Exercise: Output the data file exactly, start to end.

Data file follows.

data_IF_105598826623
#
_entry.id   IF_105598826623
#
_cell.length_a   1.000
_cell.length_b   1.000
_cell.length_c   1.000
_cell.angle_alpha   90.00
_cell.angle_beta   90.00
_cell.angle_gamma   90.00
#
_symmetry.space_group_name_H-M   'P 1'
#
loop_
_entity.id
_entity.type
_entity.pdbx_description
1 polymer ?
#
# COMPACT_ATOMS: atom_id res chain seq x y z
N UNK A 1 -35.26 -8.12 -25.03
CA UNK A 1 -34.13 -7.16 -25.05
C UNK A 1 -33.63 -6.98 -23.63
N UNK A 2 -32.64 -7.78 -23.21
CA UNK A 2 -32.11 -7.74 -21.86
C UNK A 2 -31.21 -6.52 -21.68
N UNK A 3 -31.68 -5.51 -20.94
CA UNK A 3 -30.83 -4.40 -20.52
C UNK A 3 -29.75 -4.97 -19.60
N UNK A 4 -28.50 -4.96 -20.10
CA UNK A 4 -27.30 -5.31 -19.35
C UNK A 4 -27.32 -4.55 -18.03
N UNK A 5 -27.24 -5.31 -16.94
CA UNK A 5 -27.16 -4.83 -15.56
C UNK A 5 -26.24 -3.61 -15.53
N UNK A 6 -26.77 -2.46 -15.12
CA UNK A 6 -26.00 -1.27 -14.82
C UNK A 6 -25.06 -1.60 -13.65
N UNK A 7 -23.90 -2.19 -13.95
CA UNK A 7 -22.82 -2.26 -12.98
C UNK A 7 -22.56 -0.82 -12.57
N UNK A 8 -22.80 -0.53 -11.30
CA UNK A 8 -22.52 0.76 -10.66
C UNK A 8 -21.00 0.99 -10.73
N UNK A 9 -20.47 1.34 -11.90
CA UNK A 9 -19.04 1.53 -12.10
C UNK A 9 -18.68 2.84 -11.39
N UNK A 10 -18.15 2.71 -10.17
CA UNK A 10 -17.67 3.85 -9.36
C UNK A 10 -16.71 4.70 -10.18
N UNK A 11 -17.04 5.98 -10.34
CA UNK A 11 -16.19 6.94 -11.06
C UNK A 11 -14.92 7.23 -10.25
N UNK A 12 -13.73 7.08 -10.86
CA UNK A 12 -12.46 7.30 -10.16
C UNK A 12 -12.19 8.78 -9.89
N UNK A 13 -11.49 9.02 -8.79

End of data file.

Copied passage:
data_IF_105598826623
#
_entry.id   IF_105598826623
#
_cell.length_a   1.000
_cell.length_b   1.000
_cell.length_c   1.000
_cell.angle_alpha   90.00
_cell.angle_beta   90.00
_cell.angle_gamma   90.00
#
_symmetry.space_group_name_H-M   'P 1'
#
loop_
_entity.id
_entity.type
_entity.pdbx_description
1 polymer ?
#
# COMPACT_ATOMS: atom_id res chain seq x y z
N UNK A 1 -35.26 -8.12 -25.03
CA UNK A 1 -34.13 -7.16 -25.05
C UNK A 1 -33.63 -6.98 -23.63
N UNK A 2 -32.64 -7.78 -23.21
CA UNK A 2 -32.11 -7.74 -21.86
C UNK A 2 -31.21 -6.52 -21.68
N UNK A 3 -31.68 -5.51 -20.94
CA UNK A 3 -30.83 -4.40 -20.52
C UNK A 3 -29.75 -4.97 -19.60
N UNK A 4 -28.50 -4.96 -20.10
CA UNK A 4 -27.30 -5.31 -19.35
C UNK A 4 -27.32 -4.55 -18.03
N UNK A 5 -27.24 -5.31 -16.94
CA UNK A 5 -27.16 -4.83 -15.56
C UNK A 5 -26.24 -3.61 -15.53
N UNK A 6 -26.77 -2.46 -15.12
CA UNK A 6 -26.00 -1.27 -14.82
C UNK A 6 -25.06 -1.60 -13.65
N UNK A 7 -23.90 -2.19 -13.95
CA UNK A 7 -22.82 -2.26 -12.98
C UNK A 7 -22.56 -0.82 -12.57
N UNK A 8 -22.80 -0.53 -11.30
CA UNK A 8 -22.52 0.76 -10.66
C UNK A 8 -21.00 0.99 -10.73
N UNK A 9 -20.47 1.34 -11.90
CA UNK A 9 -19.04 1.53 -12.10
C UNK A 9 -18.68 2.84 -11.39
N UNK A 10 -18.15 2.71 -10.17
CA UNK A 10 -17.67 3.85 -9.36
C UNK A 10 -16.71 4.70 -10.18
N UNK A 11 -17.04 5.98 -10.34
CA UNK A 11 -16.19 6.94 -11.06
C UNK A 11 -14.92 7.23 -10.25
N UNK A 12 -13.73 7.08 -10.86
CA UNK A 12 -12.46 7.30 -10.16
C UNK A 12 -12.19 8.78 -9.89
N UNK A 13 -11.49 9.02 -8.79